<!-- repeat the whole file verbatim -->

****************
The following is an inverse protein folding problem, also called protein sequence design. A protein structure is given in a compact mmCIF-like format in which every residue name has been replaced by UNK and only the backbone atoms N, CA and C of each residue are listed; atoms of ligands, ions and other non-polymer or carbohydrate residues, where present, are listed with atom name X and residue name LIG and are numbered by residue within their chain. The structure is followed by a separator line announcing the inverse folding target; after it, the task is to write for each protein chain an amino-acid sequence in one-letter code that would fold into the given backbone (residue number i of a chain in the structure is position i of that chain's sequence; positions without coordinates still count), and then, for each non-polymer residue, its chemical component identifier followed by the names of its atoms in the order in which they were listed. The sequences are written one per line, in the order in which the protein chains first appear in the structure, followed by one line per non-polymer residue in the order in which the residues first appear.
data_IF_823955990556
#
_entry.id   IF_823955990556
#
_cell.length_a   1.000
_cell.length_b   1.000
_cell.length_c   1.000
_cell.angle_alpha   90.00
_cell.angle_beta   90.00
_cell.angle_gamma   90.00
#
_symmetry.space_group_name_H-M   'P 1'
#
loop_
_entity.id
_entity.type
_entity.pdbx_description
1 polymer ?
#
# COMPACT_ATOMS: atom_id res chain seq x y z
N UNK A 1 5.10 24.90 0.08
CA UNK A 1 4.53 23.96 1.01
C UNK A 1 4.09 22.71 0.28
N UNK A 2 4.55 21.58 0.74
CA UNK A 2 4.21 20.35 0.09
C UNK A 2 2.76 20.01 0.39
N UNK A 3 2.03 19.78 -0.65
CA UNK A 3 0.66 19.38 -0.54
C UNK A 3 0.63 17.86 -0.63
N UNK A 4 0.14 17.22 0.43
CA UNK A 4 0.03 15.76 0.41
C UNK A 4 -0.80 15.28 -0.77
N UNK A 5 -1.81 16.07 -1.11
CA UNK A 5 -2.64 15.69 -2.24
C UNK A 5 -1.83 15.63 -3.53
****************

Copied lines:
The following is an inverse protein folding problem, also called protein sequence design. A protein structure is given in a compact mmCIF-like format in which every residue name has been replaced by UNK and only the backbone atoms N, CA and C of each residue are listed; atoms of ligands, ions and other non-polymer or carbohydrate residues, where present, are listed with atom name X and residue name LIG and are numbered by residue within their chain. The structure is followed by a separator line announcing the inverse folding target; after it, the task is to write for each protein chain an amino-acid sequence in one-letter code that would fold into the given backbone (residue number i of a chain in the structure is position i of that chain's sequence; positions without coordinates still count), and then, for each non-polymer residue, its chemical component identifier followed by the names of its atoms in the order in which they were listed. The sequences are written one per line, in the order in which the protein chains first appear in the structure, followed by one line per non-polymer residue in the order in which the residues first appear.
data_IF_823955990556
#
_entry.id   IF_823955990556
#
_cell.length_a   1.000
_cell.length_b   1.000
_cell.length_c   1.000
_cell.angle_alpha   90.00
_cell.angle_beta   90.00
_cell.angle_gamma   90.00
#
_symmetry.space_group_name_H-M   'P 1'
#
loop_
_entity.id
_entity.type
_entity.pdbx_description
1 polymer ?
#
# COMPACT_ATOMS: atom_id res chain seq x y z
N UNK A 1 5.10 24.90 0.08
CA UNK A 1 4.53 23.96 1.01
C UNK A 1 4.09 22.71 0.28
N UNK A 2 4.55 21.58 0.74
CA UNK A 2 4.21 20.35 0.09
C UNK A 2 2.76 20.01 0.39
N UNK A 3 2.03 19.78 -0.65
CA UNK A 3 0.66 19.38 -0.54
C UNK A 3 0.63 17.86 -0.63
N UNK A 4 0.14 17.22 0.43
CA UNK A 4 0.03 15.76 0.41
C UNK A 4 -0.80 15.28 -0.77
N UNK A 5 -1.81 16.07 -1.11
CA UNK A 5 -2.64 15.69 -2.24
C UNK A 5 -1.83 15.63 -3.53